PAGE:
When in doubt, ask for tips. Each one of us adopts their personal tricks and patterns that work for them, but a bit of advice on ideas to try never hurt anyone!
A highly-organised individual herself and proponent of being grounded, Aisha did not shock me when she first suggested making a very realistic to-do list prior to the trip. For instance, on a trip with friends be realistic on how much work you can actually get done. ”It takes a great deal of discipline to actually have 3 or 4 hours laptop time on a trip with friends” so do not bet on doing that.
Schedule what can easily be done remotely
Instead of pushing yourself to stay in and work while everyone is having dinner, do what you can easily afford to get done in terms of time and location. Things that can be effectively completed remotely include phone calls which ”you can do on a taxi or even walking from one place to another”. This one seems to be particularly convincing as our entire interview was a call whilst Aisha was at the airport – looks like it really works for her!
On the same line, be regular with your email.
If you dread the moment you return from your trip and open an inbox of what seems like an endless amount of emails, check them regularly on your phone. Another work aspect that can be covered regardless of location. Checking off the list small things such as replying to a question or covering a bill will amount to a big difference when you return and have to deal with other projects and catch-ups. Aisha admits she is the person who wants to be on a computer screen replying to emails, but the phone will really do it anytime needed.
Be super organised and with clear expectations.
As we spoke, Aisha was heading to London for work but combined it with visiting her grandparents. As she explained, having clear expectations and a prior organisation plan is key. Her grandparents were well aware that she would be there to work so they would not see her until evening.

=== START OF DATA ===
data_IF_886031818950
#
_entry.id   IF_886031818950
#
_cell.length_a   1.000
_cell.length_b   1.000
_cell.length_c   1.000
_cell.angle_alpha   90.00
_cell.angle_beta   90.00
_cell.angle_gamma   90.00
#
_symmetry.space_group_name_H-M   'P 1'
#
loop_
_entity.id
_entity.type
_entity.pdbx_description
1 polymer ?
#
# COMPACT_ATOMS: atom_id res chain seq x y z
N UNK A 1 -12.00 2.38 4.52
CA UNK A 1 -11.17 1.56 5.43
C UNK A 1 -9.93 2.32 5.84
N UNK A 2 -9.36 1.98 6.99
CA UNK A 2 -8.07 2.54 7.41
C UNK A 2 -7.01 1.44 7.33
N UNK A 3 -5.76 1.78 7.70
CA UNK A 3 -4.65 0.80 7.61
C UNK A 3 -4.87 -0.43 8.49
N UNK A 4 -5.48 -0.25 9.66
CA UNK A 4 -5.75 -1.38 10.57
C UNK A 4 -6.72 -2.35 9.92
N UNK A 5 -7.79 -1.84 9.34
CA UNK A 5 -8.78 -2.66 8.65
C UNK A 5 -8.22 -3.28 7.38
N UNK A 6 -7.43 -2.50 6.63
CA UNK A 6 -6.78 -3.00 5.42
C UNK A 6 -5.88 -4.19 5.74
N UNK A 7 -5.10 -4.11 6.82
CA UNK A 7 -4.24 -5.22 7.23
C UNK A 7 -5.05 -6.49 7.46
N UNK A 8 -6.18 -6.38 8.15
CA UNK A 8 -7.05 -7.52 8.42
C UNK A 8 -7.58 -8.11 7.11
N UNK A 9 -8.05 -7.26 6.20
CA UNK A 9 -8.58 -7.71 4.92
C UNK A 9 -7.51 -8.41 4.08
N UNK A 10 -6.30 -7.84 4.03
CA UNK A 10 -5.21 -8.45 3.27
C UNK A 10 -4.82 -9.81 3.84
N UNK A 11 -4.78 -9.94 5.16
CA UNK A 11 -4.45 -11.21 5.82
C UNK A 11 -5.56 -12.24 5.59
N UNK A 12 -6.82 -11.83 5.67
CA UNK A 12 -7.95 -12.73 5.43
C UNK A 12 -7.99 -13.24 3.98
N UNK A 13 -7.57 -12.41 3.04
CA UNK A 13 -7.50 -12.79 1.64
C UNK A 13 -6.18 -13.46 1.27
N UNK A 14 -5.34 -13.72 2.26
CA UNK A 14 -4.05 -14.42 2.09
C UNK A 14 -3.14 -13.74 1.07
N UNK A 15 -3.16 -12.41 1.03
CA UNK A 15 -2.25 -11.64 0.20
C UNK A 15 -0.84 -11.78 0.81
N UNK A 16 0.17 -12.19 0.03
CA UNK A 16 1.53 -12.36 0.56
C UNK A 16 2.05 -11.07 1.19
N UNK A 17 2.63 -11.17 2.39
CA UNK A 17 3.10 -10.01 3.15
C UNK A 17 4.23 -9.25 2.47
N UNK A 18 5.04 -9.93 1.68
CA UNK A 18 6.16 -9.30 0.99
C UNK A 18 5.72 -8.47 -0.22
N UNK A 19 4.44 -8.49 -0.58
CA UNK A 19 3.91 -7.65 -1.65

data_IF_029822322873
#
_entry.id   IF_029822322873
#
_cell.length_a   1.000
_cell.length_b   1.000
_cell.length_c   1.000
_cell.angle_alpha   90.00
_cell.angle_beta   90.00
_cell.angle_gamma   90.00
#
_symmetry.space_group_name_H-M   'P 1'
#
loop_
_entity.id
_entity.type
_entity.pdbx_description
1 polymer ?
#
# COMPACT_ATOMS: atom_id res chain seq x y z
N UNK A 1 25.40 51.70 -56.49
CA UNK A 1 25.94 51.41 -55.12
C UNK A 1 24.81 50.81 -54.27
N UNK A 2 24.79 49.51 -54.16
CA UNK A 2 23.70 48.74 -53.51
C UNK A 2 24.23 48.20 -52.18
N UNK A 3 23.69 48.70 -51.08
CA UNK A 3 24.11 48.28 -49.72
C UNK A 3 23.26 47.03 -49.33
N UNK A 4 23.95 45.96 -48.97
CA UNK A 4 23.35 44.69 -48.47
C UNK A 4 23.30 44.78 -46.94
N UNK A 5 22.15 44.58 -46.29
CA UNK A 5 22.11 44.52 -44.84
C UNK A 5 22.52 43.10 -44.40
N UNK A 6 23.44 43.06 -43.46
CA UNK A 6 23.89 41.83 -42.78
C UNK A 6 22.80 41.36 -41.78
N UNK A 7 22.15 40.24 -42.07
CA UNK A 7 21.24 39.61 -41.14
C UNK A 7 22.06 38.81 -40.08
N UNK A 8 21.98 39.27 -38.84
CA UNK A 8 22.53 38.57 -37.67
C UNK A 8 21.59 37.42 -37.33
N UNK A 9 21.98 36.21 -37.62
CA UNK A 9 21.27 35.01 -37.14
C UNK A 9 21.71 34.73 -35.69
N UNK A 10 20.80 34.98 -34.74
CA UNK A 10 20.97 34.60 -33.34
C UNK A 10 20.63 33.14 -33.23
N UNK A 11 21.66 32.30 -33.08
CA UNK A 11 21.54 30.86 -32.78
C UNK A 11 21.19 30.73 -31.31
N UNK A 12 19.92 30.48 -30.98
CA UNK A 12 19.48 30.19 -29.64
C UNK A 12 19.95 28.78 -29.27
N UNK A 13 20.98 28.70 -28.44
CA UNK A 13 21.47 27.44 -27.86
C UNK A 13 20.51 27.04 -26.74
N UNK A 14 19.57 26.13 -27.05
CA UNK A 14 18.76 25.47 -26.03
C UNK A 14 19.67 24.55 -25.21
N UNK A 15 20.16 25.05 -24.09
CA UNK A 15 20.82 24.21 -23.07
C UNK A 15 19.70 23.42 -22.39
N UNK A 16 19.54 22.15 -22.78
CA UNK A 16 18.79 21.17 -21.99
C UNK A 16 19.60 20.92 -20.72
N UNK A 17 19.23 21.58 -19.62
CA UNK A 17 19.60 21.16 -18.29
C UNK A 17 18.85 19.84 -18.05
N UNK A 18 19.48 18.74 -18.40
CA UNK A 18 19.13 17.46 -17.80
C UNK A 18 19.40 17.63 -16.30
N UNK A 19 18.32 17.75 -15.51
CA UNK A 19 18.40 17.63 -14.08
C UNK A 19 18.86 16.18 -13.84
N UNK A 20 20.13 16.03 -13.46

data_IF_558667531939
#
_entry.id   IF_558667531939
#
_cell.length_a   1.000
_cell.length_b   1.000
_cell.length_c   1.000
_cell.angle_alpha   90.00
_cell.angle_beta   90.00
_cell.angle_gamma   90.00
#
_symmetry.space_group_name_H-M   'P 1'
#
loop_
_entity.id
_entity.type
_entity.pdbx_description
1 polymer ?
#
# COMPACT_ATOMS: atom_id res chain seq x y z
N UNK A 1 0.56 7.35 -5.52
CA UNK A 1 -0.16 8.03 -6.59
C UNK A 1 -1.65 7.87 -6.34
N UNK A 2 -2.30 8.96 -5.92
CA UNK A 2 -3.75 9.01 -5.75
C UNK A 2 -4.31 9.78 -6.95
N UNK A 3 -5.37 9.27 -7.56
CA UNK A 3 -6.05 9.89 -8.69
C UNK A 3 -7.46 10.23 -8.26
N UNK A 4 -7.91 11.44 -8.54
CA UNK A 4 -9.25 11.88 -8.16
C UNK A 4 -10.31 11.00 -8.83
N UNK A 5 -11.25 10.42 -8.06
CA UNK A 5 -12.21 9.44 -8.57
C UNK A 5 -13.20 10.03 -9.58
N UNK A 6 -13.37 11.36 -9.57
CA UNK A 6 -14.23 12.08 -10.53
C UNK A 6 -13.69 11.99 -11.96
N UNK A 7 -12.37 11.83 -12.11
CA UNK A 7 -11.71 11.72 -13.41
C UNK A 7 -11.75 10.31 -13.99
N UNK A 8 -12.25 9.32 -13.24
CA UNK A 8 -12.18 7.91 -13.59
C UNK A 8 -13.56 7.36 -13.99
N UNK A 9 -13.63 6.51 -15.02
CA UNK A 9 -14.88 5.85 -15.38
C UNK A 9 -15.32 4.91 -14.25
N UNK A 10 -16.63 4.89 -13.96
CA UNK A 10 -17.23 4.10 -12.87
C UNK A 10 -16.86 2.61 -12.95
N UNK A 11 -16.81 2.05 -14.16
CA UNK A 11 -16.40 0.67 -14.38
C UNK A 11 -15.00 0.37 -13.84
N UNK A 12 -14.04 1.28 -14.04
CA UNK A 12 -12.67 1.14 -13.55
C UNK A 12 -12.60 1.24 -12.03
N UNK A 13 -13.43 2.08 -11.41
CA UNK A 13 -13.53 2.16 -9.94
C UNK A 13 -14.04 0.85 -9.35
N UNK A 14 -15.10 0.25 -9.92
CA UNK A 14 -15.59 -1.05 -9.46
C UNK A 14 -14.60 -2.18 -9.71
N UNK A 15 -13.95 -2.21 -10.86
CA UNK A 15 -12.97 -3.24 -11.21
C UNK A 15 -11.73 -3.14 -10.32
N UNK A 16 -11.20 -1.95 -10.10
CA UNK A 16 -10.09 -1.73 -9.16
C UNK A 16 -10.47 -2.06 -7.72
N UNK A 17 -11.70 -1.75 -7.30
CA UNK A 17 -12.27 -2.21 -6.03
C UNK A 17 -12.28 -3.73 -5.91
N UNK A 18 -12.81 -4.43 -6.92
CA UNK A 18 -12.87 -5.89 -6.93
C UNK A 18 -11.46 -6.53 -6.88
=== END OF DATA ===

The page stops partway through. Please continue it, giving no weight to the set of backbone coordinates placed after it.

She also recommends figuring and listing a few places you may want to visit if you have the luxury of time. This type of preparatory thinking and planning saves a lot of time during the trip and allows for the creation of a fairly well-rounded plan.
Leave an instruction plan for your team.
The theme or being organised is recurrent when speaking to Aisha. She suggests leaving for your trip but not leaving your team clueless! Give them an instruction plan of what work needs to be done and be available to answer them when needed. This way the team does not have to suffer chaos and the operations can continue to be monitored normally.
The moments with your friends and family are not coming back.
Do you find yourself, at the end of a trip, neither having gotten a lot of work done nor having spent as much quality time with your loved ones as you wished? Well, as Aisha puts it ”this middle space is an uncomfortable place to be”.
Section your day and when you work, work guilt-free. When you are done, spend the time with the people around you and have fun without the weight of guilt. This is a key to achieving a fair balance.
You may also already know some tricks that work for you. For instance waking up earlier than everyone to work–something Aisha is not a fan of. Then, you can be fully invested in the day ahead with bonding activities.
Again, understanding the nature of the trip (is it work or leisure) will help you prioritise your occupations and make the most out of it.